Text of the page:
2 - in childhood or adolescence:
    • small size (adult < 1,45 m).
    • triangular shaped face, looks sad.
    • hypertelorism.
    • blepharoptosis.
    • possible epicanthus.
    • downward slanting palpebrale fissures.
    • short neck.
    • pterygium colli in more than half cases.
    • low hair line.
    • high-arched palate.
    • micrognatism.
    • low set hears
    • shield chest.
    • widely spaced nipples.
    • short 4th metacarpal.
    • cubitus valgus (increased carrying angle of the elbow).
    • radius curvus (Madelungs deformity).
    • sinking of internal tibial plateau (sign of Kosowizc in the adult).
    • osteoporosis (and fracture increased risk) above 45 yrs.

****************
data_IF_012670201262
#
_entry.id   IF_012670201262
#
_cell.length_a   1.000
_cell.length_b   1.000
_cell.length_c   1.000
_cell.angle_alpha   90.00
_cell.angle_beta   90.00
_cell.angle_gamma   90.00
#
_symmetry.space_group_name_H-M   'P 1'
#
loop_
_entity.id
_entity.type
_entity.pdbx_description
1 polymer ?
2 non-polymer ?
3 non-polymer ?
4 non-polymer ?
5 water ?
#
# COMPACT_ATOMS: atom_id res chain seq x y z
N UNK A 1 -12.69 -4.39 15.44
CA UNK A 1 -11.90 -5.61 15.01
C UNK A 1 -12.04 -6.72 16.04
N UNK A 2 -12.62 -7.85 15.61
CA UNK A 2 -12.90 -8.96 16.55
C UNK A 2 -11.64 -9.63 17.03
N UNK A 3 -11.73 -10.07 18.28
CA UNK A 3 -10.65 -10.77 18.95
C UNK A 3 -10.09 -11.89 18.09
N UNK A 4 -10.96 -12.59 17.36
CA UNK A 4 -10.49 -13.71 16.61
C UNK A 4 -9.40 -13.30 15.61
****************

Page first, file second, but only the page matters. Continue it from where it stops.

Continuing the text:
• multiple pigmented nevi; vitiligo and/or café-au-lait spots.
    • risk of keloid scars (surgery only when needed, avoid plastic surgery).
    • dermatoglyphics: number of digital crests = 187 - (30 * X) - (12 * Y) (herein = 157).
    • hypoplastic nails
    • infantile external genitalia.
    • hypoplastic uterus.
    • amenorrhea and sterility.
    • absence of breast development.
    • rare pubic pilosity.
    • normal or subnormal intelligence; the (slight) cognitive defects are limited to visual-spatial/perceptual abilities, attention, motor function, and nonverbal memory. May be partly due to psycho-social suffering, but also to genetic imbalances and their various consequences (e.g. hormone deficiency).
    Malformations: